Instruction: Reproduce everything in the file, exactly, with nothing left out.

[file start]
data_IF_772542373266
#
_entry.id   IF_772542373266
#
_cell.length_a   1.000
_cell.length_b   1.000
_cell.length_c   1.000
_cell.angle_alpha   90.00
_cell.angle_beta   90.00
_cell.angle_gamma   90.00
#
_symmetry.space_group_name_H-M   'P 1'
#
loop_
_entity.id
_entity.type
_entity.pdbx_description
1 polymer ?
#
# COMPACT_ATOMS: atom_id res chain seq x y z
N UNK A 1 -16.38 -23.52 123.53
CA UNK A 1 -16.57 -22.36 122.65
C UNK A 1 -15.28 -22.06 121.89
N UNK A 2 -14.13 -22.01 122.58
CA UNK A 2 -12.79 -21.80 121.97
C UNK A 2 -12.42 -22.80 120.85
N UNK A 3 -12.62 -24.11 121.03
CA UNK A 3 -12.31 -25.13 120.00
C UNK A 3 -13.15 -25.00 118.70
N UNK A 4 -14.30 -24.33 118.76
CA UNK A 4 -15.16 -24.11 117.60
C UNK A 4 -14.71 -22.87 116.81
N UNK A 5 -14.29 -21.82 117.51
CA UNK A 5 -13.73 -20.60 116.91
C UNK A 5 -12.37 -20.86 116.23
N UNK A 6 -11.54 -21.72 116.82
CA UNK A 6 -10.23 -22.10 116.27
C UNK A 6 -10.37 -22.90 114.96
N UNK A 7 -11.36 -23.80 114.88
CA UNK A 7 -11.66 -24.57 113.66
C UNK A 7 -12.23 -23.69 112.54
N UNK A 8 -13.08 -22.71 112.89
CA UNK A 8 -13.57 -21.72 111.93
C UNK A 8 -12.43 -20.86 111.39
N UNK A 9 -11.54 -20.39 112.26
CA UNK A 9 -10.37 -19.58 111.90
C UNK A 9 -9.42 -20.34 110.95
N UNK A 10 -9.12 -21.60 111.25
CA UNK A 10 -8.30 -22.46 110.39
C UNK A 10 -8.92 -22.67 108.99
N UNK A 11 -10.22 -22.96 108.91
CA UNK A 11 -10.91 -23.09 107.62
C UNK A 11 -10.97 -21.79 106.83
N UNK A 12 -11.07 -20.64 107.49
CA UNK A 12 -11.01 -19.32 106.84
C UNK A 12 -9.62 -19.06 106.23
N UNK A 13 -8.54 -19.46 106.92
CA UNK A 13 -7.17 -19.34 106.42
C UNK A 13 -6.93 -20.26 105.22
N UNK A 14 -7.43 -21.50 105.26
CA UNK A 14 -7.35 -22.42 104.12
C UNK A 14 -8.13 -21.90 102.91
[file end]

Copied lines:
data_IF_772542373266
#
_entry.id   IF_772542373266
#
_cell.length_a   1.000
_cell.length_b   1.000
_cell.length_c   1.000
_cell.angle_alpha   90.00
_cell.angle_beta   90.00
_cell.angle_gamma   90.00
#
_symmetry.space_group_name_H-M   'P 1'
#
loop_
_entity.id
_entity.type
_entity.pdbx_description
1 polymer ?
#
# COMPACT_ATOMS: atom_id res chain seq x y z
N UNK A 1 -16.38 -23.52 123.53
CA UNK A 1 -16.57 -22.36 122.65
C UNK A 1 -15.28 -22.06 121.89
N UNK A 2 -14.13 -22.01 122.58
CA UNK A 2 -12.79 -21.80 121.97
C UNK A 2 -12.42 -22.80 120.85
N UNK A 3 -12.62 -24.11 121.03
CA UNK A 3 -12.31 -25.13 120.00
C UNK A 3 -13.15 -25.00 118.70
N UNK A 4 -14.30 -24.33 118.76
CA UNK A 4 -15.16 -24.11 117.60
C UNK A 4 -14.71 -22.87 116.81
N UNK A 5 -14.29 -21.82 117.51
CA UNK A 5 -13.73 -20.60 116.91
C UNK A 5 -12.37 -20.86 116.23
N UNK A 6 -11.54 -21.72 116.82
CA UNK A 6 -10.23 -22.10 116.27
C UNK A 6 -10.37 -22.90 114.96
N UNK A 7 -11.36 -23.80 114.88
CA UNK A 7 -11.66 -24.57 113.66
C UNK A 7 -12.23 -23.69 112.54
N UNK A 8 -13.08 -22.71 112.89
CA UNK A 8 -13.57 -21.72 111.93
C UNK A 8 -12.43 -20.86 111.39
N UNK A 9 -11.54 -20.39 112.26
CA UNK A 9 -10.37 -19.58 111.90
C UNK A 9 -9.42 -20.34 110.95
N UNK A 10 -9.12 -21.60 111.25
CA UNK A 10 -8.30 -22.46 110.39
C UNK A 10 -8.92 -22.67 108.99
N UNK A 11 -10.22 -22.96 108.91
CA UNK A 11 -10.91 -23.09 107.62
C UNK A 11 -10.97 -21.79 106.83
N UNK A 12 -11.07 -20.64 107.49
CA UNK A 12 -11.01 -19.32 106.84
C UNK A 12 -9.62 -19.06 106.23
N UNK A 13 -8.54 -19.46 106.92
CA UNK A 13 -7.17 -19.34 106.42
C UNK A 13 -6.93 -20.26 105.22
N UNK A 14 -7.43 -21.50 105.26
CA UNK A 14 -7.35 -22.42 104.12
C UNK A 14 -8.13 -21.90 102.91